Friday, June 29, 2012

Equal Pay for Women Tennis Players

Ah, good. Once again, the arguments over equal pay for women tennis players have been raised.

Now, in a sane universe, it would be simple: men and women should be paid the same money for the same work. Period.

However, in this instance there actually are some sane arguments to be made:

  • Firstly, and most obviously, male players play five sets in the major tournaments, while female players play only three.
  • As a direct consequence of this, female players can play a couple of additional competitions during the year, and so supplement their income.
  • It's also true that tennis is actually unusual in that the female athletes typically do have higher earnings than their male counterparts - they tend to significantly supplement their income by modelling and the like.
  • The prize money from the competition comes from audience attendance and TV rights. And, like it or not, the male competition is the bigger draw.

(Of course, there's another argument, which suggests that these are all hugely-paid, extremely priviledged athletes, who have fabulous non-jobs. So, really, arguments over whether they get half a million dollars or a million dollars for two weeks' 'work' are pretty disgusting. But then, it's a matter of principle, so...)

For me, here's what it comes down to: tennis is one of very few sports where the women's game enjoys a comparable profile to the men's. Most sports, if there is a women's competition at all, essentially treat it as a poor cousin - tournaments are held separately, they tend not to be televised, they don't get the same sponsorship, and so on. (Athletics is another fairly egalitarian sport, but tennis has a much higher profile.)

Since tennis is the shining example in this regard, I would argue that it really should take the opportunity to strike the blow for equality across the board.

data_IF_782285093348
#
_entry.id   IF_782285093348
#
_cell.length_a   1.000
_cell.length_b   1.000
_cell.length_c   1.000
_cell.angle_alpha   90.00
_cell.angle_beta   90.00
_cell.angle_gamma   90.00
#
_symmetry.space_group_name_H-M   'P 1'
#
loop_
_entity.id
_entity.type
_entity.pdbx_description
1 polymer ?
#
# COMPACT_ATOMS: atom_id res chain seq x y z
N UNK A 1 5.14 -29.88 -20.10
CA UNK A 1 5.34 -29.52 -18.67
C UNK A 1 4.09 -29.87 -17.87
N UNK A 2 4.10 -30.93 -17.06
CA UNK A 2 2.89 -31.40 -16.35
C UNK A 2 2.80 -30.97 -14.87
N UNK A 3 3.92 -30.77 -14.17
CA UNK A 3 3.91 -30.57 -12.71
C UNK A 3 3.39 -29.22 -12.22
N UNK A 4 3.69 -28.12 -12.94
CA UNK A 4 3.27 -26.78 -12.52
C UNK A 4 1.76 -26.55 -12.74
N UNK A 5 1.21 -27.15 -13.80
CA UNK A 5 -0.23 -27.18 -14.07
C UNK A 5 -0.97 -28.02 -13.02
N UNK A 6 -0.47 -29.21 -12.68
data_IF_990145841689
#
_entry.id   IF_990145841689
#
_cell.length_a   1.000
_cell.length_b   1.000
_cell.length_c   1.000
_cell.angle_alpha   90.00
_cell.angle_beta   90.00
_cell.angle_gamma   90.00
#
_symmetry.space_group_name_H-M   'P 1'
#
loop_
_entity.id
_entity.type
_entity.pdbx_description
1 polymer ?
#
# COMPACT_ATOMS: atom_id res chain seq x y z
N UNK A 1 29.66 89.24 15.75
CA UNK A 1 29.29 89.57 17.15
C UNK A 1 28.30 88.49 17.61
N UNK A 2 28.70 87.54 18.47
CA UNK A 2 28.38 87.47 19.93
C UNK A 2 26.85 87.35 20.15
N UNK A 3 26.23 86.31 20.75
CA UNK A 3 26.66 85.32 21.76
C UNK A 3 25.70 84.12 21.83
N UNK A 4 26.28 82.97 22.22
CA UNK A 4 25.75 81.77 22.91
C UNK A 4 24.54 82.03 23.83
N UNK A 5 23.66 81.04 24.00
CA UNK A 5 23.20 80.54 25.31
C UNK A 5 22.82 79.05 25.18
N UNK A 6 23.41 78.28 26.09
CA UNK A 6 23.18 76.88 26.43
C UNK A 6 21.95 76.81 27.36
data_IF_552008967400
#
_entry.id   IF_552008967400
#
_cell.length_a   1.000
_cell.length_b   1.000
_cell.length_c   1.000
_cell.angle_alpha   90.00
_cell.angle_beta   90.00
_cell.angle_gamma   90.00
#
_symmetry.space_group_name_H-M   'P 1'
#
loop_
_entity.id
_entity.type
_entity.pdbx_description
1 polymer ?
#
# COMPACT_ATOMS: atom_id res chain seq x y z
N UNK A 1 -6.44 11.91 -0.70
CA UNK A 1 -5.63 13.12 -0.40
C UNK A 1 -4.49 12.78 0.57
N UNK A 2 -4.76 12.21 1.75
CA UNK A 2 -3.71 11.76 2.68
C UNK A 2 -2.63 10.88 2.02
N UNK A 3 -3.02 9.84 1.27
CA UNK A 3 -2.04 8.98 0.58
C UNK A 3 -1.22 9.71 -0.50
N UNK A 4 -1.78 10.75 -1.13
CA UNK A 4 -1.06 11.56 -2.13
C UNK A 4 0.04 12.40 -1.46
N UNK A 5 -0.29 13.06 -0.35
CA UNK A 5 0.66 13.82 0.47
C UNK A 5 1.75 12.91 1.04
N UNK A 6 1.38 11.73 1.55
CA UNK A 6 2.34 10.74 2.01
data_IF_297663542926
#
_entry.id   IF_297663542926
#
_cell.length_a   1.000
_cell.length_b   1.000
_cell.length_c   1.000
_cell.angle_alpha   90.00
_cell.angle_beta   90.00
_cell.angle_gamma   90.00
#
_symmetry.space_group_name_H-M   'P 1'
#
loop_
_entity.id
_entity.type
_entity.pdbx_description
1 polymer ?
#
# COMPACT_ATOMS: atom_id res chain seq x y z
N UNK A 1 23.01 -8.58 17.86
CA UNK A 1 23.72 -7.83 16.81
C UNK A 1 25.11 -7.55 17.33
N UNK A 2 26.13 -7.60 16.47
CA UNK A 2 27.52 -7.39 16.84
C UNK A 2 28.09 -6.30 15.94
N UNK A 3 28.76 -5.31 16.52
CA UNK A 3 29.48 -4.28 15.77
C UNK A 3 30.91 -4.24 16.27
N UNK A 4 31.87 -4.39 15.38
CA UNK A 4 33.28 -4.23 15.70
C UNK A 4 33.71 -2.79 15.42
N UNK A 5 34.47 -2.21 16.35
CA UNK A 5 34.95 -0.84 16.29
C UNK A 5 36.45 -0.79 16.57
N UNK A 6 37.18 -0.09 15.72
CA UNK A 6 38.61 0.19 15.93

And so, yes, female competitors should receive the same prize money as the males. That's only right. (And at all competitions, not just the major tournaments.)

But what's also right is that they should compete under the same parameters as the men - that is, best of five sets at the majors. (Alternately, have the men play best of three sets at the majors. Either works, but it should be the same.)

That negates the "they do less" argument, and it also eliminates any argument that they can equalise their earnings by playing more competitions. I don't accept the argument that the women earn more due to modelling and sponsorship as being relevant - that's a side issue (and, anyway, represents extra 'work'). And neither do I accept the "TV rights" argument, as a few years ago the men's game was in a slump (being dominated by the big servers, and so utterly dull) while it was the women's game that was interesting - so that one's swings and roundabouts.

I also don't accept the argument that the men's game is about power/endurance while the women's game is about skill. After all, the entire reason that the Williams sisters dominated women's tennis for so long was precisely because of power. And, of course, that grunting that has so destroyed the women's game is allegedly about power. (Though I suspect that's what we call a 'lie'. These days, it's almost certainly more about getting a psychological edge.)

Fundamentally, though, as long as women get lower prize money or they play fewer sets, the argument will persist from one side or the other. The only way to end it is to equalise both. Conveniently, that's also the right thing to do.

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